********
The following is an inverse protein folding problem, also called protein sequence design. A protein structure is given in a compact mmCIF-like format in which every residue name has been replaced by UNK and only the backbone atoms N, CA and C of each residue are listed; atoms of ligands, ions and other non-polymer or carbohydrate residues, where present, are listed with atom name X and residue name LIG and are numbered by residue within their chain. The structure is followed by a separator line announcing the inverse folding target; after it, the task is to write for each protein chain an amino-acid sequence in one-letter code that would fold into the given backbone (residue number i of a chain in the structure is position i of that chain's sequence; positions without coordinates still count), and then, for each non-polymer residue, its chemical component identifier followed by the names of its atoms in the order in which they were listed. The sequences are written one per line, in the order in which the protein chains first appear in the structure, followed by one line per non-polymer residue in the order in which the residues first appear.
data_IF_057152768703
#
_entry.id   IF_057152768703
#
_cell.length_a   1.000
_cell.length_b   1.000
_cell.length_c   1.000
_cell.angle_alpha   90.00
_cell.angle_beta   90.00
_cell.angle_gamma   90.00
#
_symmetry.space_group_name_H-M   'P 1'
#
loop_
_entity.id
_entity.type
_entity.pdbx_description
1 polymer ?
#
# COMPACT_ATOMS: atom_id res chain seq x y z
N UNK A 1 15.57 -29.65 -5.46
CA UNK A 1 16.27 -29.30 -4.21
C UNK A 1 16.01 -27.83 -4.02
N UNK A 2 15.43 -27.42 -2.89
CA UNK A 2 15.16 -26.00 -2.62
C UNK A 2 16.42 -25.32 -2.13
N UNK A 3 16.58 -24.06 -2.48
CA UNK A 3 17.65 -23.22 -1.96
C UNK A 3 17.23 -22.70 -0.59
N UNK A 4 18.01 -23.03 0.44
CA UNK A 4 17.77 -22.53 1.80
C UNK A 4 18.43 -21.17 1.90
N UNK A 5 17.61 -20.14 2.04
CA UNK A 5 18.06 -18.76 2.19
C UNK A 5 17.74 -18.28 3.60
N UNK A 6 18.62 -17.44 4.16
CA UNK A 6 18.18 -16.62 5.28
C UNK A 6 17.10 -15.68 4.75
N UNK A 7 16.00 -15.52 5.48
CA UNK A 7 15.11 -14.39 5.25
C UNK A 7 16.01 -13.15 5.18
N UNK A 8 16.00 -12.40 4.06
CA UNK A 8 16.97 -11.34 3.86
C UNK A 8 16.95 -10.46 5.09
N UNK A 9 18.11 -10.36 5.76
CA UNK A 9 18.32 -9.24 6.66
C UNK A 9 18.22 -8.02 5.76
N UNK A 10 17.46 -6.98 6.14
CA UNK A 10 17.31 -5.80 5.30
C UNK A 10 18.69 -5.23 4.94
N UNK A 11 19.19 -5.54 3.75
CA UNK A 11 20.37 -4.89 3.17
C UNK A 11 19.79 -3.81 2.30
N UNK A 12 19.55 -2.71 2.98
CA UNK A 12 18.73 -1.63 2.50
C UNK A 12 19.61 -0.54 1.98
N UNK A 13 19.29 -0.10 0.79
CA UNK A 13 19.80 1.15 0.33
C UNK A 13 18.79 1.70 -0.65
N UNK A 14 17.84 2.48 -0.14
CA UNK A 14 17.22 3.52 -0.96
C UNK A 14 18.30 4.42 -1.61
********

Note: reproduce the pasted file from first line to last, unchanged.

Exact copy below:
The following is an inverse protein folding problem, also called protein sequence design. A protein structure is given in a compact mmCIF-like format in which every residue name has been replaced by UNK and only the backbone atoms N, CA and C of each residue are listed; atoms of ligands, ions and other non-polymer or carbohydrate residues, where present, are listed with atom name X and residue name LIG and are numbered by residue within their chain. The structure is followed by a separator line announcing the inverse folding target; after it, the task is to write for each protein chain an amino-acid sequence in one-letter code that would fold into the given backbone (residue number i of a chain in the structure is position i of that chain's sequence; positions without coordinates still count), and then, for each non-polymer residue, its chemical component identifier followed by the names of its atoms in the order in which they were listed. The sequences are written one per line, in the order in which the protein chains first appear in the structure, followed by one line per non-polymer residue in the order in which the residues first appear.
data_IF_057152768703
#
_entry.id   IF_057152768703
#
_cell.length_a   1.000
_cell.length_b   1.000
_cell.length_c   1.000
_cell.angle_alpha   90.00
_cell.angle_beta   90.00
_cell.angle_gamma   90.00
#
_symmetry.space_group_name_H-M   'P 1'
#
loop_
_entity.id
_entity.type
_entity.pdbx_description
1 polymer ?
#
# COMPACT_ATOMS: atom_id res chain seq x y z
N UNK A 1 15.57 -29.65 -5.46
CA UNK A 1 16.27 -29.30 -4.21
C UNK A 1 16.01 -27.83 -4.02
N UNK A 2 15.43 -27.42 -2.89
CA UNK A 2 15.16 -26.00 -2.62
C UNK A 2 16.42 -25.32 -2.13
N UNK A 3 16.58 -24.06 -2.48
CA UNK A 3 17.65 -23.22 -1.96
C UNK A 3 17.23 -22.70 -0.59
N UNK A 4 18.01 -23.03 0.44
CA UNK A 4 17.77 -22.53 1.80
C UNK A 4 18.43 -21.17 1.90
N UNK A 5 17.61 -20.14 2.04
CA UNK A 5 18.06 -18.76 2.19
C UNK A 5 17.74 -18.28 3.60
N UNK A 6 18.62 -17.44 4.16
CA UNK A 6 18.18 -16.62 5.28
C UNK A 6 17.10 -15.68 4.75
N UNK A 7 16.00 -15.52 5.48
CA UNK A 7 15.11 -14.39 5.25
C UNK A 7 16.01 -13.15 5.18
N UNK A 8 16.00 -12.40 4.06
CA UNK A 8 16.97 -11.34 3.86
C UNK A 8 16.95 -10.46 5.09
N UNK A 9 18.11 -10.36 5.76
CA UNK A 9 18.32 -9.24 6.66
C UNK A 9 18.22 -8.02 5.76
N UNK A 10 17.46 -6.98 6.14
CA UNK A 10 17.31 -5.80 5.30
C UNK A 10 18.69 -5.23 4.94
N UNK A 11 19.19 -5.54 3.75
CA UNK A 11 20.37 -4.89 3.17
C UNK A 11 19.79 -3.81 2.30
N UNK A 12 19.55 -2.71 2.98
CA UNK A 12 18.73 -1.63 2.50
C UNK A 12 19.61 -0.54 1.98
N UNK A 13 19.29 -0.10 0.79
CA UNK A 13 19.80 1.15 0.33
C UNK A 13 18.79 1.70 -0.65
N UNK A 14 17.84 2.48 -0.14
CA UNK A 14 17.22 3.52 -0.96
C UNK A 14 18.30 4.42 -1.61